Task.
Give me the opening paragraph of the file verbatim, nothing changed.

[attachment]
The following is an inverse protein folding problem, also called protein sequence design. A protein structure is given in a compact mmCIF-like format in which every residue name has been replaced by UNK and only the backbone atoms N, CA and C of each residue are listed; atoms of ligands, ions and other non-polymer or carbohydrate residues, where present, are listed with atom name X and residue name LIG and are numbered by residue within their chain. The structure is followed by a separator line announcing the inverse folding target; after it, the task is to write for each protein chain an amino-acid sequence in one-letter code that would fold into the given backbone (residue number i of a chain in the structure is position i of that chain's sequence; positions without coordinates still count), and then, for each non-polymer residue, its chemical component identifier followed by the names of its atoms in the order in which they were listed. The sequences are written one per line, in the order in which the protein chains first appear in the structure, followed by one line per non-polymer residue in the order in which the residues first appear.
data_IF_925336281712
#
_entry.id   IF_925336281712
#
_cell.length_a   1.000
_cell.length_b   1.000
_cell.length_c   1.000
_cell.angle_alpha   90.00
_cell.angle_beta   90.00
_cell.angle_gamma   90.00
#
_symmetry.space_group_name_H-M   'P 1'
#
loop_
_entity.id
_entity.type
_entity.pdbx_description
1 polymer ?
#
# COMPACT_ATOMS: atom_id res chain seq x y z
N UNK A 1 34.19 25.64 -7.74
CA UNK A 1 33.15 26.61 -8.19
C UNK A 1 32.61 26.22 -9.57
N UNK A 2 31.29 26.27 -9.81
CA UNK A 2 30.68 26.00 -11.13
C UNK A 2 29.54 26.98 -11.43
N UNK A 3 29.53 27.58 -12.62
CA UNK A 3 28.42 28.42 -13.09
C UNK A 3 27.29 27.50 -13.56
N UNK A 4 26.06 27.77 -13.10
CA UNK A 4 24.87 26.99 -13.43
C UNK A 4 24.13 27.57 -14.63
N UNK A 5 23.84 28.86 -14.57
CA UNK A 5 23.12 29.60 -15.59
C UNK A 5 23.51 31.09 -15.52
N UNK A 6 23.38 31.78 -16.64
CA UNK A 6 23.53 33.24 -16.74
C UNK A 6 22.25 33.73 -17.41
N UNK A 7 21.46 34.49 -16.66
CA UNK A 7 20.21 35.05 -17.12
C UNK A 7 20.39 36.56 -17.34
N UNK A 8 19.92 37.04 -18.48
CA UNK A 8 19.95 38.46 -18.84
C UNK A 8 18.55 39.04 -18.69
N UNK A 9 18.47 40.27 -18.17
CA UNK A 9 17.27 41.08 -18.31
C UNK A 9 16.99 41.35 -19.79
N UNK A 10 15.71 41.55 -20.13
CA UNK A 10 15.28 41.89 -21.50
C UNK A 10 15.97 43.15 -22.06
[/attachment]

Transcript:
The following is an inverse protein folding problem, also called protein sequence design. A protein structure is given in a compact mmCIF-like format in which every residue name has been replaced by UNK and only the backbone atoms N, CA and C of each residue are listed; atoms of ligands, ions and other non-polymer or carbohydrate residues, where present, are listed with atom name X and residue name LIG and are numbered by residue within their chain. The structure is followed by a separator line announcing the inverse folding target; after it, the task is to write for each protein chain an amino-acid sequence in one-letter code that would fold into the given backbone (residue number i of a chain in the structure is position i of that chain's sequence; positions without coordinates still count), and then, for each non-polymer residue, its chemical component identifier followed by the names of its atoms in the order in which they were listed. The sequences are written one per line, in the order in which the protein chains first appear in the structure, followed by one line per non-polymer residue in the order in which the residues first appear.